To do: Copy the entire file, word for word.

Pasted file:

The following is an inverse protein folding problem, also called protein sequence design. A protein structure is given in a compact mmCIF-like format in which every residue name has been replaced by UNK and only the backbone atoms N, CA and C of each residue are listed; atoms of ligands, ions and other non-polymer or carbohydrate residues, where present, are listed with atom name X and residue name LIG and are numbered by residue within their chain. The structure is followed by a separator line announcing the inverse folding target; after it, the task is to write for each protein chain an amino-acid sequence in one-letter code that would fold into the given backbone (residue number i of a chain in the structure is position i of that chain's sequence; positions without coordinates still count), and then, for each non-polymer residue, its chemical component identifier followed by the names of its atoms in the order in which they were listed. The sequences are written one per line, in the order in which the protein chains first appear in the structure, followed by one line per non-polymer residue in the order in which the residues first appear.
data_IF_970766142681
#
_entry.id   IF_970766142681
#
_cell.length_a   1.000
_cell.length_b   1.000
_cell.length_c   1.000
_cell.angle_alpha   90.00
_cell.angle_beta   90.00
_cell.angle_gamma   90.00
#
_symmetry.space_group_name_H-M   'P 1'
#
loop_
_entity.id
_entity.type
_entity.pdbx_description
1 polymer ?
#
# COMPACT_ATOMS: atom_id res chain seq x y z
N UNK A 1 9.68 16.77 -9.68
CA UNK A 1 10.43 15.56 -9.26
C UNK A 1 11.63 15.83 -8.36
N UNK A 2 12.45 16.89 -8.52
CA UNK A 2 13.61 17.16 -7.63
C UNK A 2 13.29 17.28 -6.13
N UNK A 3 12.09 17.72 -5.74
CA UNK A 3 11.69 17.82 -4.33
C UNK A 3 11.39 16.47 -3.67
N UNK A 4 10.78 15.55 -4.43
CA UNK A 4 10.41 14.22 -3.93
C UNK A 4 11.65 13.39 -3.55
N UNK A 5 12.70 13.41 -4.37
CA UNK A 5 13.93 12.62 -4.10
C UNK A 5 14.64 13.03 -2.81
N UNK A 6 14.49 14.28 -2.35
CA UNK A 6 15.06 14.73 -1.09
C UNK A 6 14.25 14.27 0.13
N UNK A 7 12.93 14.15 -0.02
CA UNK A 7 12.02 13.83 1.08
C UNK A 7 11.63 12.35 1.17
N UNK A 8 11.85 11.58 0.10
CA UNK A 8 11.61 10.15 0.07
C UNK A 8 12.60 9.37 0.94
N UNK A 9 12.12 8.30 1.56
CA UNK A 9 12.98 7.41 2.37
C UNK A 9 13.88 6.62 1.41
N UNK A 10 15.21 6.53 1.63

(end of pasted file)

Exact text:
The following is an inverse protein folding problem, also called protein sequence design. A protein structure is given in a compact mmCIF-like format in which every residue name has been replaced by UNK and only the backbone atoms N, CA and C of each residue are listed; atoms of ligands, ions and other non-polymer or carbohydrate residues, where present, are listed with atom name X and residue name LIG and are numbered by residue within their chain. The structure is followed by a separator line announcing the inverse folding target; after it, the task is to write for each protein chain an amino-acid sequence in one-letter code that would fold into the given backbone (residue number i of a chain in the structure is position i of that chain's sequence; positions without coordinates still count), and then, for each non-polymer residue, its chemical component identifier followed by the names of its atoms in the order in which they were listed. The sequences are written one per line, in the order in which the protein chains first appear in the structure, followed by one line per non-polymer residue in the order in which the residues first appear.
data_IF_970766142681
#
_entry.id   IF_970766142681
#
_cell.length_a   1.000
_cell.length_b   1.000
_cell.length_c   1.000
_cell.angle_alpha   90.00
_cell.angle_beta   90.00
_cell.angle_gamma   90.00
#
_symmetry.space_group_name_H-M   'P 1'
#
loop_
_entity.id
_entity.type
_entity.pdbx_description
1 polymer ?
#
# COMPACT_ATOMS: atom_id res chain seq x y z
N UNK A 1 9.68 16.77 -9.68
CA UNK A 1 10.43 15.56 -9.26
C UNK A 1 11.63 15.83 -8.36
N UNK A 2 12.45 16.89 -8.52
CA UNK A 2 13.61 17.16 -7.63
C UNK A 2 13.29 17.28 -6.13
N UNK A 3 12.09 17.72 -5.74
CA UNK A 3 11.69 17.82 -4.33
C UNK A 3 11.39 16.47 -3.67
N UNK A 4 10.78 15.55 -4.43
CA UNK A 4 10.41 14.22 -3.93
C UNK A 4 11.65 13.39 -3.55
N UNK A 5 12.70 13.41 -4.37
CA UNK A 5 13.93 12.62 -4.10
C UNK A 5 14.64 13.03 -2.81
N UNK A 6 14.49 14.28 -2.35
CA UNK A 6 15.06 14.73 -1.09
C UNK A 6 14.25 14.27 0.13
N UNK A 7 12.93 14.15 -0.02
CA UNK A 7 12.02 13.83 1.08
C UNK A 7 11.63 12.35 1.17
N UNK A 8 11.85 11.58 0.10
CA UNK A 8 11.61 10.15 0.07
C UNK A 8 12.60 9.37 0.94
N UNK A 9 12.12 8.30 1.56
CA UNK A 9 12.98 7.41 2.37
C UNK A 9 13.88 6.62 1.41
N UNK A 10 15.21 6.53 1.63